From a researcher’s perspective, the idea of partnering with a multinational pharmaceutical company like Lilly has both its benefits and drawbacks. In the near term, Lilly needs to address fears the community may have with protecting and preserving their Intellectual Property. In addition, to get this program off the ground, Lilly will need to build momentum by creating some small “victories” and highlighting those to the community, demonstrating the viability of this concept. Cash prizes are certainly a viable option for generating interest in collaboration, but may not necessarily attract those with a similar goal of positive global impact. However, for more sustainable generation of participation in the program, particularly if the platform is not succeeding initially, Lilly must assess both the intrinsic and extrinsic reasons for participation. Specifically, the extrinsic factors including “job market signaling and skill and reputation building” will play a critical role in garnering sustained interest and participation (11). This seems particularly true given their target audience includes both academics and scientists, who will value their ability to experiment and write research on their findings. In the medium-term, Lilly should look to develop a virtuous cycle where the cross-side network effects allow the benefits of participation to drive the benefits to Lilly, which can better fund and incentivize further participation (and so on).
Despite the promise that open innovation holds to speed progress and reign in increasingly costly (and decreasingly effective) R&D, we must realize that Lilly’s OIDD program may prove ineffective, particularly because the start-up costs are relatively high and the benefits may not be realized for decades. At some point, Lilly may decide that the technological, legal, and IP costs associated with starting such a program may outweigh the future benefits. However, given the scale of the potential benefits, is there a role for government intervention in the R&D process, whether in the form of subsidies, tax advantages, sponsorships, or centralization of R&D funding?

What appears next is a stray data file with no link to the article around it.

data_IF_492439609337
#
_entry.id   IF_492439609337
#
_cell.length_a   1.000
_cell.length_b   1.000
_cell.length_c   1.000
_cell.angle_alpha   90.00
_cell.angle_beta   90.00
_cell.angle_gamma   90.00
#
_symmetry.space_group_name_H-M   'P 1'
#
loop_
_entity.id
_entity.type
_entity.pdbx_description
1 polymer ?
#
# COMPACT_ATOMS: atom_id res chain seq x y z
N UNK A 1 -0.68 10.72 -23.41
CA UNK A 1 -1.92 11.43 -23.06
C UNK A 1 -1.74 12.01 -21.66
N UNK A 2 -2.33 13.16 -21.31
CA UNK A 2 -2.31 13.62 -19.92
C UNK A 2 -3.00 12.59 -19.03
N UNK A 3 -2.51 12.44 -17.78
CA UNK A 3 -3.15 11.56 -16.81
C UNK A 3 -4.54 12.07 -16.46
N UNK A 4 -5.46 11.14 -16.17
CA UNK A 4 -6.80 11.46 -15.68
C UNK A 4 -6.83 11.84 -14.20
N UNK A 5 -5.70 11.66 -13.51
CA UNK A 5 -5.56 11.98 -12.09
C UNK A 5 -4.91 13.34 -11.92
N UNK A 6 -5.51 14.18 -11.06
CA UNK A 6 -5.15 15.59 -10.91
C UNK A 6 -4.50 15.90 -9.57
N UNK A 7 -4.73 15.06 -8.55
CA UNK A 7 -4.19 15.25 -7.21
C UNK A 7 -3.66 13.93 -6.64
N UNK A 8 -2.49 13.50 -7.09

(1) Philipiddas, Alex. “The Top 15 Best-Selling Drugs of 2017.” Genetic Engineering and Biotechnology News. March 12, 2018. https://www.genengnews.com/lists/the-top-15-best-selling-drugs-of-2017/ (accessed November 13, 2018).
(2) LaMattina, John. “Pharma R&D Investments Moderating, But Still High.” Forbes. June 12, 2018. https://www.forbes.com/sites/johnlamattina/2018/06/12/pharma-rd-investments-moderating-but-still-high/#410518f76bc2 (accessed November 13, 2018).
(3) LaMattina, John. “Pharma R&D Investments Moderating, But Still High.”
(4) Stott, Kelvin. “Pharma’s broken business model: An industry on the brink of terminal decline.” Endpoints News. November 28, 2017. https://endpts.com/pharmas-broken-business-model-an-industry-on-the-brink-of-terminal-decline/ Accessed November 13, 2014.
(5) Stott, Kelvin. “Pharma’s broken business model: An industry on the brink of terminal decline.”
(6) Stott, Kelvin. “Pharma’s broken business model: An industry on the brink of terminal decline.”
(7) Lilly. “Open Innovation Drug Discovery” https://openinnovation.lilly.com/dd/index.html Accessed November 13, 2018.
(8) Lilly. “OIDD in Action.” https://openinnovation.lilly.com/dd/oidd-in-action/ Accessed November 13, 2018.
(9) Lilly. “What we Offer.” https://openinnovation.lilly.com/dd/what-we-offer/ Accessed November 13, 2018.
(10) Lakhani and J. Panetta. The principles of distributed innovation. Innovations: Technology, Governance, Globalization 2, no. 3 (Summer 2007): Page 102.
(11) Lakhani and J. Panetta. The principles of distributed innovation. Page 103.